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Alberta Slip Black Cone 10R

Code: GA10-D
Modification Date: 2017-06-21 13:54:32
Member of Group: AS10

You can make a black glaze at cone 10R using only 1% black stain in a 100% calcine:raw mix of Alberta Slip

MaterialAmount
Alberta Slip50.049.5%
Alberta Slip 1000F Roasted50.049.5%
Additions
Mason 6666 or 66001.01.0%
 101.00  

Firing Schedule

Rate (C)Temp (C)Hold (Min)Step
1012001
5055002
10098003
50130004
01300305
Freefall306

Notes

Alberta Slip is a great base for black glazes at cone 10 reduction, only 1% black stain is needed to obtain a jet black glossy. Increasing amounts of stain up to 5% move toward a matte black for Mason 6600 (they remain glossy for Mason 6666). Adding 5-10% black stain and 5-7% iron produces a crystalizing intense gunmetal black. Mixtured additions of Mason 6600:6666 (e.g. 1:1, 2:2) produce metallic surfaces.

Like other high-percentage Alberta Slip glazes, you must use a mix of calcined a raw powder. See the preparation page at http://albertaslip.com for more information.

Alberta Slip as a base for glossy black glazes at cone 10R

Alberta Slip as a base for glossy black glazes at cone 10R

A jet a black glossy glaze for cone 10R is as easy as 1% black stain and 99% Alberta Slip (Mason 6666 or 6600). Of course, the 99% is a mix of calcine and raw material (starting at 50:50).

A metallic, silky crystal black glaze based on Alberta Slip

A metallic, silky crystal black glaze based on Alberta Slip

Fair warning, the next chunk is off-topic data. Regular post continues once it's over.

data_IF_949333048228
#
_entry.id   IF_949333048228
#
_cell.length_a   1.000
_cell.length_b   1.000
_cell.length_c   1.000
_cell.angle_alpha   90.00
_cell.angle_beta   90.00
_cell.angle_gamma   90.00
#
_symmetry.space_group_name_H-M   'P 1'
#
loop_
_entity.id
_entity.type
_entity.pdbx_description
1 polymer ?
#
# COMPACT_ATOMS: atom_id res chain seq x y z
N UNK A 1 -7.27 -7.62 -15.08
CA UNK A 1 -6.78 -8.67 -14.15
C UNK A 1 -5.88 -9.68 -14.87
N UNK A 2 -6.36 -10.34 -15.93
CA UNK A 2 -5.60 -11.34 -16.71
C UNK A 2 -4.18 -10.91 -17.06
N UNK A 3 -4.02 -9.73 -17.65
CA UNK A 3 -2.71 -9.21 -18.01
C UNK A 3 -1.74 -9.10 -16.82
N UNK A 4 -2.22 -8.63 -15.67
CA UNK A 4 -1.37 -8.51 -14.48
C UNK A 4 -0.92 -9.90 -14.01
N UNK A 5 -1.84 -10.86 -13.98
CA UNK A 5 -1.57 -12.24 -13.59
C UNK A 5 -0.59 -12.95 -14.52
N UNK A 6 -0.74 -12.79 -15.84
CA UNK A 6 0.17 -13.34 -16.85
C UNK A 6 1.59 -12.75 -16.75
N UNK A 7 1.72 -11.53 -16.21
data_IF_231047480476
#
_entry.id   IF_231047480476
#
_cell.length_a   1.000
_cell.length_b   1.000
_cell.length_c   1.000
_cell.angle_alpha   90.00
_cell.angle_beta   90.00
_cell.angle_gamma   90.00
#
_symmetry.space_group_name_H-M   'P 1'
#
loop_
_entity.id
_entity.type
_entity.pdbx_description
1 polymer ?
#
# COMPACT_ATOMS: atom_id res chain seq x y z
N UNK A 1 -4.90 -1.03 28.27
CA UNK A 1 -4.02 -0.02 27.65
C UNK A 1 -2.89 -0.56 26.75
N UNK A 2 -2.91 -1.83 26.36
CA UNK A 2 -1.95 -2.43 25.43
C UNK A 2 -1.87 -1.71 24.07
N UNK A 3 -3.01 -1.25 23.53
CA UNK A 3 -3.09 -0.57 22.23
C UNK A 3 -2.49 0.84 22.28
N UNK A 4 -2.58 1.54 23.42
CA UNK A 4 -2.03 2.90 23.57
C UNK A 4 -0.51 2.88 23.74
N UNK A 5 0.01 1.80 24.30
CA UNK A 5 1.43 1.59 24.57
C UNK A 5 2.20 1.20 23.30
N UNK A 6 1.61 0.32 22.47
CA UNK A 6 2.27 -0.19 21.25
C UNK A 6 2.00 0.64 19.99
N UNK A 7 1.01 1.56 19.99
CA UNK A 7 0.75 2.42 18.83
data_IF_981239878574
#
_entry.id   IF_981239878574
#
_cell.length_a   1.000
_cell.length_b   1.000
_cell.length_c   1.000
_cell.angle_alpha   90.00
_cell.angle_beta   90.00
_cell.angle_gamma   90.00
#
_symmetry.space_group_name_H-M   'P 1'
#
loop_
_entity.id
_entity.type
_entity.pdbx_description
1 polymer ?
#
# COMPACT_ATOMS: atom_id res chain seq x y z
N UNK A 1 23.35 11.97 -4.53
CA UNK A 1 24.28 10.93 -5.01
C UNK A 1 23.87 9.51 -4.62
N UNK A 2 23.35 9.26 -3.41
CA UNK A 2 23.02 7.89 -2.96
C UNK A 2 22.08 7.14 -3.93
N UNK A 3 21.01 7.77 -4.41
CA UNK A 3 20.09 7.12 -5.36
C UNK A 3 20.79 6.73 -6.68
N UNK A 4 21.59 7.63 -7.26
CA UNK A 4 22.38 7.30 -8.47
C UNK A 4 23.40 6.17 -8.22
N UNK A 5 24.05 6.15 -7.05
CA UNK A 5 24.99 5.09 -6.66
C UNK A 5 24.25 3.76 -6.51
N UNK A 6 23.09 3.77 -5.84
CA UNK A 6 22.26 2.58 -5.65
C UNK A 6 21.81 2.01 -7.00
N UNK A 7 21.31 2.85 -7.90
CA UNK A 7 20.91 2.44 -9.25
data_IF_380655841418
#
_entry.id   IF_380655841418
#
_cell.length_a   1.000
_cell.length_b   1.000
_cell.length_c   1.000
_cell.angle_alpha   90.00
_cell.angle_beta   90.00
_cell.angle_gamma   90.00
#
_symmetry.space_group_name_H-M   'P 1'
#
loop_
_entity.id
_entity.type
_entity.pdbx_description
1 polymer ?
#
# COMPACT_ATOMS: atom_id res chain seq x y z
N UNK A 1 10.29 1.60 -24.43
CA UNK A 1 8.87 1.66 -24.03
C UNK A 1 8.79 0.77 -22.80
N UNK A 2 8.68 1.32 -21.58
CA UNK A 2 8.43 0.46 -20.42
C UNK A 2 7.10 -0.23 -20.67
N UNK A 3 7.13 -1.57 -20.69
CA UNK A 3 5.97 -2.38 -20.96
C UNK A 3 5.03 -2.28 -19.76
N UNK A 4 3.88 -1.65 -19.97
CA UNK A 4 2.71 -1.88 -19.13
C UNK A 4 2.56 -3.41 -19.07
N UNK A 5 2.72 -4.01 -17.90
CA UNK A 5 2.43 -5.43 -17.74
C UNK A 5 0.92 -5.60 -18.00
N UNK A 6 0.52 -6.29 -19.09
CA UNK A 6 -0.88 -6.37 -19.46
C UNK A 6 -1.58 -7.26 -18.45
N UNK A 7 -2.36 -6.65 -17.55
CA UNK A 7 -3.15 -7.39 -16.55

This is a 50:50 mix of calcine and raw Alberta Slip plus 5 parts Mason 6600 black stain, 5 Mason 6666 black and 7 iron.

Cone 10R Gunmetal black glaze made using Alberta Slip

Cone 10R Gunmetal black glaze made using Alberta Slip

A 50:50 mix of raw and calcined Alberta Slip with 5% Mason 6666 stain added. The slurry was ball milled. Fired at cone 10R.

Additions of black stain to Alberta Slip at cone 10R

Additions of black stain to Alberta Slip at cone 10R

Alberta Slip (50:50 calcine:raw mix) with 1, 2, 3, 4 and 5% added Mason 6666 black stain. Fired at cone 10R. Semi-gloss blacks are produced. Increasing stain percentage above about 3% does not darken the color appreciably.

Roasting Alberta Slip at 1000F

Roasting Alberta Slip at 1000F

Roasted Alberta Slip (right) and raw powder (left). These are thin-walled 5 inch cast bowls, each holds about one kg. I hold the kiln at 1000F for 30 minutes. Why do this? Because Alberta Slip is a clay, it shrinks on drying. Roasting eliminates that, a 50:50 raw:roast mix works well for most recipes having high percentages of Alberta Slip. And 1000F? Calcining to 1850F sinters some particles together (creating a gritty material) while 1000F produces a smooth, fluffy powder. Technically, Alberta Slip losses 3% of its weight on roasting so I should use 3% less than a recipe calls for. But I often just swap them gram-for-gram.

Out Bound Links

In Bound Links

XML to Paste Into Insight

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By Tony Hansen




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